Berndt's abilities as a problem solver were called on again in 1988, on the issue of gun control.
Then-City Councilman Anthony J. Ambridge, who was president of Marylanders Against Handgun Abuse, was leading a statewide referendum battle over a ban on cheap handguns known as "Saturday night specials."
The National Rifle Association's allies raised about $6 million, and Ambridge turned to Berndt for help against the gun lobby."[Berndt] called Jim Rouse and Jim gave us a check for $10,000," Ambridge said. After a few more calls, he said, "We had a bunch of money."
The billboards and bus ads purchased with the $675,000 raised by Berndt and his friends were crucial, supporters said.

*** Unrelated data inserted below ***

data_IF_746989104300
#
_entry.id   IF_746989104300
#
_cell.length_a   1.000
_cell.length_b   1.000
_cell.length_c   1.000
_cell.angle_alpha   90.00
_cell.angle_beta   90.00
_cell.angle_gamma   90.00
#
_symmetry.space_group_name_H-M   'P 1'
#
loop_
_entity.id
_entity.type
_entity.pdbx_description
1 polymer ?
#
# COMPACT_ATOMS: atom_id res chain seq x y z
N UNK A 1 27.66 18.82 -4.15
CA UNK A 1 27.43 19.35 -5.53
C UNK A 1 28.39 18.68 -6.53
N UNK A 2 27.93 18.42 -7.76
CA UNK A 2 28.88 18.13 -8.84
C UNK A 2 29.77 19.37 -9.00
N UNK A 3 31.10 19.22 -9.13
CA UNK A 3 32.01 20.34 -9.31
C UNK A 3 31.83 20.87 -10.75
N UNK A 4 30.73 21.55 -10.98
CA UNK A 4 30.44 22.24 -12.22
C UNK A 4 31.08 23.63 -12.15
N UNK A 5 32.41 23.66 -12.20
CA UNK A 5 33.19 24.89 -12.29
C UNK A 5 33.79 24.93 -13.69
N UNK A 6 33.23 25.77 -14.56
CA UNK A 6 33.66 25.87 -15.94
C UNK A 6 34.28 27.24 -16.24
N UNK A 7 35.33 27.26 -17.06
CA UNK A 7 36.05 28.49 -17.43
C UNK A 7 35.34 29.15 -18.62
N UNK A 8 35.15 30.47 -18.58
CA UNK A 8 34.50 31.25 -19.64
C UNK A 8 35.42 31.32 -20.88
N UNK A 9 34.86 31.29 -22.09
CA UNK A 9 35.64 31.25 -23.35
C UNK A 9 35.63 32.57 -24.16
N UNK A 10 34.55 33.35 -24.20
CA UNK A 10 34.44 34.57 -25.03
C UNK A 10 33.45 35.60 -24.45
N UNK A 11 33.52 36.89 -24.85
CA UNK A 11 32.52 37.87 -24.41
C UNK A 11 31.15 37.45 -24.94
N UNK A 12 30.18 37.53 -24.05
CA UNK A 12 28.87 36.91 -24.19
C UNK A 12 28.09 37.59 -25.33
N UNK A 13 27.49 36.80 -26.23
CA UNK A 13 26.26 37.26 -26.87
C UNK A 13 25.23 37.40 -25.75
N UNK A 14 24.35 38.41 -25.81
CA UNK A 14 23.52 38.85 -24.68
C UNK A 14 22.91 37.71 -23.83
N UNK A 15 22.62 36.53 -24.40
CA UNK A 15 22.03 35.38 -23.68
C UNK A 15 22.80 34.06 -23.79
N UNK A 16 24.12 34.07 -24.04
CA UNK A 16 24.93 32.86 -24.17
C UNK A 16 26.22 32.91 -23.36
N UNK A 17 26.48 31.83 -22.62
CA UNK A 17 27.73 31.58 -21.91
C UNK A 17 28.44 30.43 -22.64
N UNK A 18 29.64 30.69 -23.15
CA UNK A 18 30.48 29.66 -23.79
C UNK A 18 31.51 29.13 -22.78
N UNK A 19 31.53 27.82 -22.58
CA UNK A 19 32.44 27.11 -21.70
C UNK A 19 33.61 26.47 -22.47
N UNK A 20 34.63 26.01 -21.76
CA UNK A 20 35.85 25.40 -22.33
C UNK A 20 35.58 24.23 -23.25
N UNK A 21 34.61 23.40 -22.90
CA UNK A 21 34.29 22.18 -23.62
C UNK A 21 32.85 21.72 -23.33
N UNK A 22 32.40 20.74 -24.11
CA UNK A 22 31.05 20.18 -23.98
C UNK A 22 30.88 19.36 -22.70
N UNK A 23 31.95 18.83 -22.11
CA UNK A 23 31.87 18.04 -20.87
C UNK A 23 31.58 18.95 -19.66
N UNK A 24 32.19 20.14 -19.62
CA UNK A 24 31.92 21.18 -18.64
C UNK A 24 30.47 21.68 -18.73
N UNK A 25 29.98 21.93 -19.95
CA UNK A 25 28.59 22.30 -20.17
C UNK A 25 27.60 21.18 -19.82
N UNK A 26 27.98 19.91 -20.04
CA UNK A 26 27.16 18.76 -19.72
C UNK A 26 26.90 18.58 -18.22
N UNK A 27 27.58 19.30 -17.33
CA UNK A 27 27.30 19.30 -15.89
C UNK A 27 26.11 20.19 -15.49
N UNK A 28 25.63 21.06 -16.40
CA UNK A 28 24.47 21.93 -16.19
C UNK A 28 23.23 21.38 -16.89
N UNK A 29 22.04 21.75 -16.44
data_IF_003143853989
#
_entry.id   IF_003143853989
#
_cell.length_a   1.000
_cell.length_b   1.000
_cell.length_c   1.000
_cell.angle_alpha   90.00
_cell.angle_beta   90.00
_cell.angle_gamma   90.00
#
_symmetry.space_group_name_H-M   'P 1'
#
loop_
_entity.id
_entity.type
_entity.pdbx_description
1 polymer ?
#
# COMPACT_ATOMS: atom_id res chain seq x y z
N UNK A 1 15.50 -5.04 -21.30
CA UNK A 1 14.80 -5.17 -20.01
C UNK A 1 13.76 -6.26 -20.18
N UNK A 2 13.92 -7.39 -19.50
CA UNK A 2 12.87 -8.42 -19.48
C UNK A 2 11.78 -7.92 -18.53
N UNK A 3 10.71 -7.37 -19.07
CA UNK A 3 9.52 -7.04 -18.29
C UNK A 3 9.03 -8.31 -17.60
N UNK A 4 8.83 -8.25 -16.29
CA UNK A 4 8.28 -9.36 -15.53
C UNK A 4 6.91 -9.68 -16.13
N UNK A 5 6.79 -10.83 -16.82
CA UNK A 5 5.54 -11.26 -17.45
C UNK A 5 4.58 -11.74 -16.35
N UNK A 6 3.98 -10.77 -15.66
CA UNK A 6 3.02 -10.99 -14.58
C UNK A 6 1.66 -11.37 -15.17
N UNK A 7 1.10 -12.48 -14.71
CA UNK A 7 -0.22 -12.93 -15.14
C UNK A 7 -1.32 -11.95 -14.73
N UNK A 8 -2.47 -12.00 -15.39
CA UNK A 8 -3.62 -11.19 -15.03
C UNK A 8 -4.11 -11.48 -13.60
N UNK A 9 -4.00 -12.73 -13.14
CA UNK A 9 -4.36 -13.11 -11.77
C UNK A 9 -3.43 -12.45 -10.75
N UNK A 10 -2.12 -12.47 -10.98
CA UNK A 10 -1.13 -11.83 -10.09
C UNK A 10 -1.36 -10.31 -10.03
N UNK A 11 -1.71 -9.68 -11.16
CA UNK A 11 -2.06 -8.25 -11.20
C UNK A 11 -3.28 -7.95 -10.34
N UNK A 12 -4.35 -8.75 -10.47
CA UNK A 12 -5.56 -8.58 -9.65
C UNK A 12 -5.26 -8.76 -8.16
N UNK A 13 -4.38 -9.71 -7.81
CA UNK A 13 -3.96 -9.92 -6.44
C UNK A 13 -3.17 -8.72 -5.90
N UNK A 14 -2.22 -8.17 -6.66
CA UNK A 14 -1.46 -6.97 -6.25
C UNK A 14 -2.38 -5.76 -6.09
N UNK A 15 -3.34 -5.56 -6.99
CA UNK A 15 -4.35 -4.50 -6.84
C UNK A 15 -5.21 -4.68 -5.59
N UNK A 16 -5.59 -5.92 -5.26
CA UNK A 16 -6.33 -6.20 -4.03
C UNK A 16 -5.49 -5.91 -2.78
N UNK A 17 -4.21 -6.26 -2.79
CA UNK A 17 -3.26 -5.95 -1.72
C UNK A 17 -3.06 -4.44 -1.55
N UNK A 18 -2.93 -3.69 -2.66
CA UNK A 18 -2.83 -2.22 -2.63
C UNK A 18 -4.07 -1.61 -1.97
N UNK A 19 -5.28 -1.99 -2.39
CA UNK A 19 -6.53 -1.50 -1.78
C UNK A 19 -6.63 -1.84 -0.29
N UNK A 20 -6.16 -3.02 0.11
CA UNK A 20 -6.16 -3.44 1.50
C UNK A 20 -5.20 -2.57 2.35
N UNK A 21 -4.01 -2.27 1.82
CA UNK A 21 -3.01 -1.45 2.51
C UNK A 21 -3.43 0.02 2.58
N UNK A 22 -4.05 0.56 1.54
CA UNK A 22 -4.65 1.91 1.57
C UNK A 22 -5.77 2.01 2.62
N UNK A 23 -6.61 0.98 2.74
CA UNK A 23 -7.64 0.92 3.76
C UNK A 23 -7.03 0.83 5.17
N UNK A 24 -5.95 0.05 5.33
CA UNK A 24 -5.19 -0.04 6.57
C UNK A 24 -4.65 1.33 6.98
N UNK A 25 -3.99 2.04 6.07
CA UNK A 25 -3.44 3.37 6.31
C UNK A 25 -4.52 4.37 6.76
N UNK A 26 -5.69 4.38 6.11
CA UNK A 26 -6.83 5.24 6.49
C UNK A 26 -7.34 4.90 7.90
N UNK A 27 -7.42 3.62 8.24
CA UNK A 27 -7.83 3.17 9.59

A few who know Berndt say his role in politics makes him controversial with some more conservative Catholics, disturbed that a man so close to the archbishop is also so heavily involved with liberal Democratic figures and causes.
In his relationships with politicians who favor abortion rights, he entirely avoids the issue, on which he is aligned with the church's anti-abortion stance. But at other times, a few who know Berndt say, when a politician might be at odds with the church or the church might want to weigh in quietly, he can be an effective go-between.
"He can serve as a sort of back door to the cardinal as long as it's a back door nobody sees, and he does do that sometimes," said a political operative who asked not to be identified. "In a very delicate role he has been very delicate."
Berndt also fills another delicate role, wielding influence as the man behind O'Malley.